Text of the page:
The writing has been on the wall for a long time now in terms of the geopolitical direction Russia is headed in. I mean, they were not exactly a model of cooperation at the most recent G8 when it came to Syria. But what is on everyone’s radar screen right now, of course, is whether Vladimir Putin will let American leaker Edward Snowden stay in his country. (Apparently residence in an aiport is fine.) I am sure the behind-the-scenes wrangling must be quite charged by now.
Is Russia just going to do what Russia wants to do? Or will the United States and its (reluctant?) allies exert enough pressure on Russia to get Snowden back where they would like him?
As much as I probably should, I don’t really care about the Snowden thing.
I do care, however, about all the political capital the US and other nations might be using in negotiating Snowden’s extradition. Why? Because I think more attention–and more capital–needs to be put toward dealing with the legal institutionalization of homophobia.
While some of us in the United States celebrated the Supreme Court’s pro-gay decision in Windsor last month, and nations around the world held gay pride celebrations, Russia passed a very harsh anti-gay measure. On a personal level, this means I have crossed Russia off my places to visit (should have gone to St. Petersburg five years ago when I had the chance), I am more interested in how international sport governing bodies will respond. Or not respond.
Russia is hosting the 2014 Winter Olympics in Sochi and the men’s World Cup in 2018. Neither the IOC or FIFA has proven themselves especially good at dealing with gender and sexuality based conflicts (see treatments of female ski jumpers and anti-lesbian soccer teams).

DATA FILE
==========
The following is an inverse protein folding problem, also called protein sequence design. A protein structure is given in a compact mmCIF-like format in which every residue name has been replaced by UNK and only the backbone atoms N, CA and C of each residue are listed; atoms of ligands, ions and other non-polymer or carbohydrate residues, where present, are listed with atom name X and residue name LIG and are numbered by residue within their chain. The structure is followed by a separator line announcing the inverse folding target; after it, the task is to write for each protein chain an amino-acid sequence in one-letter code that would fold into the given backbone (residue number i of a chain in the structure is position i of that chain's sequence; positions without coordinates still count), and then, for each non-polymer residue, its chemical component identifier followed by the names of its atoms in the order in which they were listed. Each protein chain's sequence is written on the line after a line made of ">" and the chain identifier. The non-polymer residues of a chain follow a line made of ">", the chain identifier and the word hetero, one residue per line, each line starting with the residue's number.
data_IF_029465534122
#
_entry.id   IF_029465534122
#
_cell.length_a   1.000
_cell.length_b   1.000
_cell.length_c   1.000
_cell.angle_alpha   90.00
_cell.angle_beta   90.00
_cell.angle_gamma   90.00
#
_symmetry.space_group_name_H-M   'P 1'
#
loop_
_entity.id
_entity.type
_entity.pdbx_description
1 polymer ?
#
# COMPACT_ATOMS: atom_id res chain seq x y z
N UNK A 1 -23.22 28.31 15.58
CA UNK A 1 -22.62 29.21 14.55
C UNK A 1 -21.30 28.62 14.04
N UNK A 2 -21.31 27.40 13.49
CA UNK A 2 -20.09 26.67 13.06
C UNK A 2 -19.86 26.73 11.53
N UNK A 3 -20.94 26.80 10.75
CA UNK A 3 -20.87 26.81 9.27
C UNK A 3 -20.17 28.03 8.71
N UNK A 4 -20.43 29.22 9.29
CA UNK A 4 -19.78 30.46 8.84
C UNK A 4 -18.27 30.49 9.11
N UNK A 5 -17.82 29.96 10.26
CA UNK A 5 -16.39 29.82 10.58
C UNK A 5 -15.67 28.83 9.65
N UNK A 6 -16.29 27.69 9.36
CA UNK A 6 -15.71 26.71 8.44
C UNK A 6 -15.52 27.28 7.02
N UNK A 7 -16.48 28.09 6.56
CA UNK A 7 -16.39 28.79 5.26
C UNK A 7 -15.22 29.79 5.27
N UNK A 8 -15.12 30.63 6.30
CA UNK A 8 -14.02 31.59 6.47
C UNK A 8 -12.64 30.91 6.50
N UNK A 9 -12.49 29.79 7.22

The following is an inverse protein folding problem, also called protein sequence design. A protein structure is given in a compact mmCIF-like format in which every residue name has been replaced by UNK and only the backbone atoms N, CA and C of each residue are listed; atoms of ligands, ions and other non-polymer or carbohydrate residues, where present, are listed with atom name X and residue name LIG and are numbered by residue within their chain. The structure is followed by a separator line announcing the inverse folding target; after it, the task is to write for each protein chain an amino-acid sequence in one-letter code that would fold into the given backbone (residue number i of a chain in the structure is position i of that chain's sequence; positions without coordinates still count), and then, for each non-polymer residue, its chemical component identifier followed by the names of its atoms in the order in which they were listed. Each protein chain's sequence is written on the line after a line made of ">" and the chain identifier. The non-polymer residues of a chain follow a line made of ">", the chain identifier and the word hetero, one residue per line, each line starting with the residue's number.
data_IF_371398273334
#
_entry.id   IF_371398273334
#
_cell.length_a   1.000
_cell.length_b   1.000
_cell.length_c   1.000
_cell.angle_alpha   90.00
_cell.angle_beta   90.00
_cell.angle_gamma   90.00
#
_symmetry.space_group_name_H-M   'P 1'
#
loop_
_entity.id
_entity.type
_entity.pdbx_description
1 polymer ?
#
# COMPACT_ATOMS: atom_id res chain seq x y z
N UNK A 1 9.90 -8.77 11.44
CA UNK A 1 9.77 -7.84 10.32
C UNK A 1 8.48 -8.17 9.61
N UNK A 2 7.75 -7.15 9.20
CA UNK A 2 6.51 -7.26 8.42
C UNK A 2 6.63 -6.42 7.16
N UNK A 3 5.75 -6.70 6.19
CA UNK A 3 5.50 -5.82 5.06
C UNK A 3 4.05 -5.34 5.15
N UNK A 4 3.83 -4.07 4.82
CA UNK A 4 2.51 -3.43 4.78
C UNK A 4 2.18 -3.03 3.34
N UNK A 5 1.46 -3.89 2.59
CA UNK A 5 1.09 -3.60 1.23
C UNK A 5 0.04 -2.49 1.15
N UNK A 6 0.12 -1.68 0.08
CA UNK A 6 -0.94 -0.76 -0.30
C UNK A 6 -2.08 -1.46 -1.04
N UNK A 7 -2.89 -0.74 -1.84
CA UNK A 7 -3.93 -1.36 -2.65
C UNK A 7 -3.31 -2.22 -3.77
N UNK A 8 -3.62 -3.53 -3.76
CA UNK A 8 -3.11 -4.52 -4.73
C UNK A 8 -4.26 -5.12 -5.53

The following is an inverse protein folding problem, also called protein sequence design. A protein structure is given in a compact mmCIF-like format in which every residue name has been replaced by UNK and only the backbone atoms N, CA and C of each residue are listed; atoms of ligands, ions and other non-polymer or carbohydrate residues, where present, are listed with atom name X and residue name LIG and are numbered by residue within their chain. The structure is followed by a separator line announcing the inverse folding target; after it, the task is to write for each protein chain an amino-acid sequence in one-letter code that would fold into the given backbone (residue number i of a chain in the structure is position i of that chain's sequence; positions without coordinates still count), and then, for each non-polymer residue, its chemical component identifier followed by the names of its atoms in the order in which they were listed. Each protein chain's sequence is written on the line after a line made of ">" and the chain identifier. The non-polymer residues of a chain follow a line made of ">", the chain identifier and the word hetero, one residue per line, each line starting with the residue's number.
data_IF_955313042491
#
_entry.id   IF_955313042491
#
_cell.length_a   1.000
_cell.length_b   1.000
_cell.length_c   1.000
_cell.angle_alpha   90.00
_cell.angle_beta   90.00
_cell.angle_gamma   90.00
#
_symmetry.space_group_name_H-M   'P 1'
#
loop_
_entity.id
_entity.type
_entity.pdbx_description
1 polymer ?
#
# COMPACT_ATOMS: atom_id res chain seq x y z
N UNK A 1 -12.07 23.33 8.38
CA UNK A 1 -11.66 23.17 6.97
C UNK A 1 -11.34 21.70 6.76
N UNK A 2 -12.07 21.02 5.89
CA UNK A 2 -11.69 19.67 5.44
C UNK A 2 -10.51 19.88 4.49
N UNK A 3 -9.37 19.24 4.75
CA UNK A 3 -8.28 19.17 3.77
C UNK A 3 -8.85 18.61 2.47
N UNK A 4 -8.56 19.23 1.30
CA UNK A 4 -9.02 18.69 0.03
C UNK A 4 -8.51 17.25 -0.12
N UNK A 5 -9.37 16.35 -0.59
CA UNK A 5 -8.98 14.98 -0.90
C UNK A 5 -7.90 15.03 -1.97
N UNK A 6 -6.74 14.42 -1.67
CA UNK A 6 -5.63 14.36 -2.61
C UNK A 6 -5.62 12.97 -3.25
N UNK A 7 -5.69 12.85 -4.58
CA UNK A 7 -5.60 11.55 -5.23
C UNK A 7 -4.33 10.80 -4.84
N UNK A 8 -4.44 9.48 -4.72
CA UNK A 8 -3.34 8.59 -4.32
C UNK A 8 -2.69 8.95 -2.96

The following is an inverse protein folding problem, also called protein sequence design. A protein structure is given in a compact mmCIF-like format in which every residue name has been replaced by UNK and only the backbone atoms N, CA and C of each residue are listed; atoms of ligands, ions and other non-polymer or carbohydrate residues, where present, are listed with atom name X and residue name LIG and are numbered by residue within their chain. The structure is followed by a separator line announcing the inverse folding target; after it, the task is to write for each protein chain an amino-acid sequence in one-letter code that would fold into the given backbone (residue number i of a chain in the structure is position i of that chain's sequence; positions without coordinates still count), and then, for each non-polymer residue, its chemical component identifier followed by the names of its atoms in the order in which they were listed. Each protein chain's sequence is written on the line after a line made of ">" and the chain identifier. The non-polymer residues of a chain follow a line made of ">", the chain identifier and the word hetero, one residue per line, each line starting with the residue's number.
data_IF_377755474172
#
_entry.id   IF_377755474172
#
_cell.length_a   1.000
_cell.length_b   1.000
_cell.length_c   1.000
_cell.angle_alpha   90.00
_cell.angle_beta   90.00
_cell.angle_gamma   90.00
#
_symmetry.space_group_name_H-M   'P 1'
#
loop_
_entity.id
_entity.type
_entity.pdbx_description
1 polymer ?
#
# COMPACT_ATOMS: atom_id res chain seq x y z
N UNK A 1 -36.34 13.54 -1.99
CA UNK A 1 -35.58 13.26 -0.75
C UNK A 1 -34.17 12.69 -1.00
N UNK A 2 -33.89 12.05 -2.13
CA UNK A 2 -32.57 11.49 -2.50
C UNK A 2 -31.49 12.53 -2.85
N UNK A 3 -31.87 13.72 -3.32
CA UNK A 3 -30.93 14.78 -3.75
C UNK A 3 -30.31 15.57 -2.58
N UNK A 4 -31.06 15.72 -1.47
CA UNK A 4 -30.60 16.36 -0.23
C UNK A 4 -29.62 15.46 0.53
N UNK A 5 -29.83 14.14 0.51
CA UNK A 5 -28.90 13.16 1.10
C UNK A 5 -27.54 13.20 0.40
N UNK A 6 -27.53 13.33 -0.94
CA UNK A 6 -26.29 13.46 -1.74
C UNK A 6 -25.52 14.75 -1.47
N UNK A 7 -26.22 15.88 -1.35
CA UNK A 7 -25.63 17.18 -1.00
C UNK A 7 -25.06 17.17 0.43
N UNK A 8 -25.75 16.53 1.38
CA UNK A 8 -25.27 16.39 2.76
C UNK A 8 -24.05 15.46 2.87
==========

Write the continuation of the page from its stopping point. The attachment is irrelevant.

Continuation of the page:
While LGBT and human rights groups have been speaking out about the issue, especially as it affects the impending Sochi Games, the issue has received very little media coverage.
The Global Post reported yesterday that the IOC has issued a statement which mandates that the Olympics remain open to all and free of discrimination for all participants, journalists, and spectators saying “We would oppose in the strongest terms any move that would jeopardize this principle.”
I am sure Putin is quaking in his judogi. This is the man who basically stole a Superbowl ring off Bob Krafts’s finger and pocketed it.
Of course then it doesn’t really comport that he would ban homosexual “propaganda.” What’s so scary about a group of gay people waving rainbow flags and kissing? But I think dissent is probably one of the largest fears of a megalomaniac. After all, why would a confident leader fear three young female punk rockers who sing protest songs??*
The call for an international boycott will likely not go very far. And it is difficult to determine what such a boycott would accomplish. Is it better to go to the games wearing rainbow flags, as at least one athlete has vowed to do, and challenge the system? The problem is that I imagine some people–like international athletes, will be more protected than international tourists and maybe even journalists.
* The documentary Pussy Riot: A Punk Prayer about the arrest and trials of three members of the feminist art and activist collective Pussy Riot was quite informative. It wasn’t splashy, confrontational Michael Moore style but I learned a lot more about the group and the situation than I did from listening to Madonna.